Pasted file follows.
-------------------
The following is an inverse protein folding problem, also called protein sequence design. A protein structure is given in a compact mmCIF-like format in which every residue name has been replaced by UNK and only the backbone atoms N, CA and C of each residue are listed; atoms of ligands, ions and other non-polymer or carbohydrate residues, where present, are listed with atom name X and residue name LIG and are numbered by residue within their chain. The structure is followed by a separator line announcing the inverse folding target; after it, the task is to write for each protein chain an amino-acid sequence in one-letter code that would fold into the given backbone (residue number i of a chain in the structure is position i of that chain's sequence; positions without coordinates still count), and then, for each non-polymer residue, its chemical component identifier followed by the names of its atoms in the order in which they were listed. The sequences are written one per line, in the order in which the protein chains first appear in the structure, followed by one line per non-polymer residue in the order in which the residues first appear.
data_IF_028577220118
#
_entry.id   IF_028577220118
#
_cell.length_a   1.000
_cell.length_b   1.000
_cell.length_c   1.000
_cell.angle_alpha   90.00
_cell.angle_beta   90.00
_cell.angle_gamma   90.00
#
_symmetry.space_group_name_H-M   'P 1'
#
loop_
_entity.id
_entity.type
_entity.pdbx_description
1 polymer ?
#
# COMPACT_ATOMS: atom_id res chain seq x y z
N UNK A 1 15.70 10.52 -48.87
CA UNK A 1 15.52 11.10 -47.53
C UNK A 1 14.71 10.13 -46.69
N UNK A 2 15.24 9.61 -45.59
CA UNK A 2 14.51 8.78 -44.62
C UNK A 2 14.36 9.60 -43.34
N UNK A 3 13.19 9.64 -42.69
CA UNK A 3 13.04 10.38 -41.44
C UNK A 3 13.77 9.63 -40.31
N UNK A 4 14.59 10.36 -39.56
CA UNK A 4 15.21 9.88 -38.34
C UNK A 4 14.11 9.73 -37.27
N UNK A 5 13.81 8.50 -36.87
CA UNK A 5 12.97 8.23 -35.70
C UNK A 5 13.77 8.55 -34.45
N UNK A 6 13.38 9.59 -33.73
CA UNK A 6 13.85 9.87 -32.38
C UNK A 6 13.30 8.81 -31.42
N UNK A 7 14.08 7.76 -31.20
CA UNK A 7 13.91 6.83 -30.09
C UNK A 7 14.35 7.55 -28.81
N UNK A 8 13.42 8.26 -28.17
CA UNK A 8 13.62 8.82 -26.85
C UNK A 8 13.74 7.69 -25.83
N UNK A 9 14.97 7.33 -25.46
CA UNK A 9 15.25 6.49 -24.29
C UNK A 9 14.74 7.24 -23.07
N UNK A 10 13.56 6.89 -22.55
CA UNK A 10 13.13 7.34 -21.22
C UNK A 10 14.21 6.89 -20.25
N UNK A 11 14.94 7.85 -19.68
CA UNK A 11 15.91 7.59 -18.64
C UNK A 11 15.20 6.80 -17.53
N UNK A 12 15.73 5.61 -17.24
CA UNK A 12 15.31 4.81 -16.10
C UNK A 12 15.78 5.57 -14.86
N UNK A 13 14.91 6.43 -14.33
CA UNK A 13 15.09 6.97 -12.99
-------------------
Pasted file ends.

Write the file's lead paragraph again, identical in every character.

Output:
The following is an inverse protein folding problem, also called protein sequence design. A protein structure is given in a compact mmCIF-like format in which every residue name has been replaced by UNK and only the backbone atoms N, CA and C of each residue are listed; atoms of ligands, ions and other non-polymer or carbohydrate residues, where present, are listed with atom name X and residue name LIG and are numbered by residue within their chain. The structure is followed by a separator line announcing the inverse folding target; after it, the task is to write for each protein chain an amino-acid sequence in one-letter code that would fold into the given backbone (residue number i of a chain in the structure is position i of that chain's sequence; positions without coordinates still count), and then, for each non-polymer residue, its chemical component identifier followed by the names of its atoms in the order in which they were listed. The sequences are written one per line, in the order in which the protein chains first appear in the structure, followed by one line per non-polymer residue in the order in which the residues first appear.